- By Bob Brewin
- Nov 14, 1999
New-Age Army? In the process of reinventing itself into a lighter and more quickly deployable force, the Army has decided to use the troops at Fort Lewis, Wash., as the test bed for new concepts, equipment and tactics. The Army named Maj. Gen. James Dubik to spearhead the effort and gave him a title that resonates with millennial buzzword significance: the deputy commanding general for transformation. Does that mean he will issue crystals to the soldiers and play Vangelis to inspire them?
The New EDS Bear. William Dvoranchik recently took over as president of the Electronic Data Systems Corp. federal division - headquartered in almost-West Virginia - and made it clear to the Interceptor that EDS intends to once again become a pre-eminent competitor in the federal IT arena.
Dvoranchik said he plans to go after business "in a bigger, stronger way, reignite growth" and "grow at a rate of 25 percent."
To meet his ambitious goals, Dvoranchik added that he needs to hire more salespeople. "It's hard to find good people," he said, adding that he would not mind poaching some folks from rival systems integrators.
If you're looking for a sales position and believe you have the skills that EDS needs, send an e-mail to email@example.com.
N/MCI Ins and Outs. EDS definitely plans to bid as a prime contractor on the $2 billion-plus Navy/Marine Corps Intranet project, according to Dvoranchik.
Other bidders are CSC and IBM, but my Cherry Hill, N.J., antenna site has picked up strong signals that Lockheed Martin Corp. - once very hungry for the program - has dropped out of the bidding because of a host of unrelated corporate problems, including the over-budget and behind-schedule F-22 fighter.
AFGE vs. Army, Again. The American Federation of Government Employees - which delayed the Army Logistic Modernization program for about a year to protect the jobs of its members in St. Louis and Pennsylvania - has filed a suit against the Army.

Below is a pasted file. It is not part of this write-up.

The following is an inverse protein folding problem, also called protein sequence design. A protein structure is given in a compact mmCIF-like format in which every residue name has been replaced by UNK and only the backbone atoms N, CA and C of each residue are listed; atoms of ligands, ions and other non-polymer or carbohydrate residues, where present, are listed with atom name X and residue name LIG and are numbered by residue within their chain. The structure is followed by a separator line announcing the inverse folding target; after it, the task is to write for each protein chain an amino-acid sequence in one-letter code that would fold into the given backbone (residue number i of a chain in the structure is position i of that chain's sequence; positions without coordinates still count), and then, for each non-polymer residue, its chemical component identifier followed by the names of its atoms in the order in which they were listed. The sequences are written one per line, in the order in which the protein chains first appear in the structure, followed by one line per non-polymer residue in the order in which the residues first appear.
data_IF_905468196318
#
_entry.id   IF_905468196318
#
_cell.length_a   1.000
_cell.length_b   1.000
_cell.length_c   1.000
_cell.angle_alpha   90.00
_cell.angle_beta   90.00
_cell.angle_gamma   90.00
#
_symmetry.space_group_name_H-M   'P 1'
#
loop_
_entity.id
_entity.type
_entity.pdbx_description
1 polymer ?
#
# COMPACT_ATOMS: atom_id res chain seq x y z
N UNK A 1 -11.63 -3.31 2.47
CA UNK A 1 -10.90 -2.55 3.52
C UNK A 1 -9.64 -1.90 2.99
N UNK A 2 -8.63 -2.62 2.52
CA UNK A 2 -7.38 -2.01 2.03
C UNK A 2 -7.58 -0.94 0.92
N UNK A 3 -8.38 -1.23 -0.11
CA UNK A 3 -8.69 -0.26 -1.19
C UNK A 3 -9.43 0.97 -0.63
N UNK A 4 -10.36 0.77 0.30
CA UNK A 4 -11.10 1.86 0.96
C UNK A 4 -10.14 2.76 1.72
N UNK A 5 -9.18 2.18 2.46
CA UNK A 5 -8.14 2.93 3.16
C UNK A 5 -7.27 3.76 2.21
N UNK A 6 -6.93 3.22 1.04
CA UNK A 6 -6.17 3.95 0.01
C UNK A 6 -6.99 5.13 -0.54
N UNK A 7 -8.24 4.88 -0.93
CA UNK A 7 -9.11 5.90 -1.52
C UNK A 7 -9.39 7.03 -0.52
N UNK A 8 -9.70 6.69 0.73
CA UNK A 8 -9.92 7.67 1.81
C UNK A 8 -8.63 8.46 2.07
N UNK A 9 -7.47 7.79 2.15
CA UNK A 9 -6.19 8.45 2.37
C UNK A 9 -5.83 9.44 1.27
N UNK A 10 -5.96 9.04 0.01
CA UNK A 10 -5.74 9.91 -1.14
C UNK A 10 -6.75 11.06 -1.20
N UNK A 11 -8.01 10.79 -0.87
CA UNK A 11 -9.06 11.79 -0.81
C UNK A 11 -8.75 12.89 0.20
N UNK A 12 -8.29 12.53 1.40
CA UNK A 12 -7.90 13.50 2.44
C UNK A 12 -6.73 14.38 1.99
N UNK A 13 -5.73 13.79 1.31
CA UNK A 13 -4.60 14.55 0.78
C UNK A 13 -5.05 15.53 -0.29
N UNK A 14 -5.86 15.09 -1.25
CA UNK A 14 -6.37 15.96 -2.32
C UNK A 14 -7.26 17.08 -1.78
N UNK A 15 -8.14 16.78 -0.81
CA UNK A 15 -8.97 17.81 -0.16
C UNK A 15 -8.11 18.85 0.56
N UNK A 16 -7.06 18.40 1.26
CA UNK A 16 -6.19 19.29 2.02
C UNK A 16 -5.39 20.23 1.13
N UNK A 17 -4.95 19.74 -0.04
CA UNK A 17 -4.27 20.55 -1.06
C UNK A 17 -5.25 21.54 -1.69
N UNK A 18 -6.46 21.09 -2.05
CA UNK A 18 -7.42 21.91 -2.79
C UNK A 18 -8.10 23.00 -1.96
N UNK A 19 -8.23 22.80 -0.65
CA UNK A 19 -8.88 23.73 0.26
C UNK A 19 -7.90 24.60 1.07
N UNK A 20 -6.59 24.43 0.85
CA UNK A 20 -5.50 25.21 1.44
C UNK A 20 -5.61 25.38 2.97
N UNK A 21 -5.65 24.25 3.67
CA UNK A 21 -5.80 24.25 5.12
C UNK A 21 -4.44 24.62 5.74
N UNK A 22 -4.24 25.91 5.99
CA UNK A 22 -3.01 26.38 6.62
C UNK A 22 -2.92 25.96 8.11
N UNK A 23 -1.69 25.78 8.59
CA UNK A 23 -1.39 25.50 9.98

It charges that the service's Fully Automated System for Classification (FASCLASS) provides vendors with personnel information and organizational data.
Bobby Harnage, president at AFGE, said the FASCLASS World Wide Web site "unfairly gives private contractors immediate access to sensitive...personnel information prior to the conclusion of a public/private competition."
Radioman R AR. That bit of Morse code shorthand - "Roger Out" - sums up the end of one of the most hallowed job ratings in the 20th-century Navy, which early in this century quickly seized on the "revolution" in communications brought about by the combination of telegraph keys and shipboard radios.
Adm. Jay Johnson, chief of naval operations, sent a message last week changing the radioman rating to "information systems technician," which although appropriate to the new duties of the rating, does not have the same romance as the title of radioman.
But Johnson did not completely abandon the past with the name change, saying in his message, "In keeping with the proud tradition of the [radioman] rating, the rating badge of electronic sparks...is being retained" for the new information technology technicians.
Deployed Again. The Interceptor's famed mobile unit all this week will be attending the AFCEA Technet Asia-Pacific 1999 conference in Honolulu, while Paula Shaki Trimble, Federal Computer Week's new reporter, will attend the Navy's Connecting Technology Fall '99 conference in San Diego. Reports from both events will be posted at www.fcw.com when news breaks.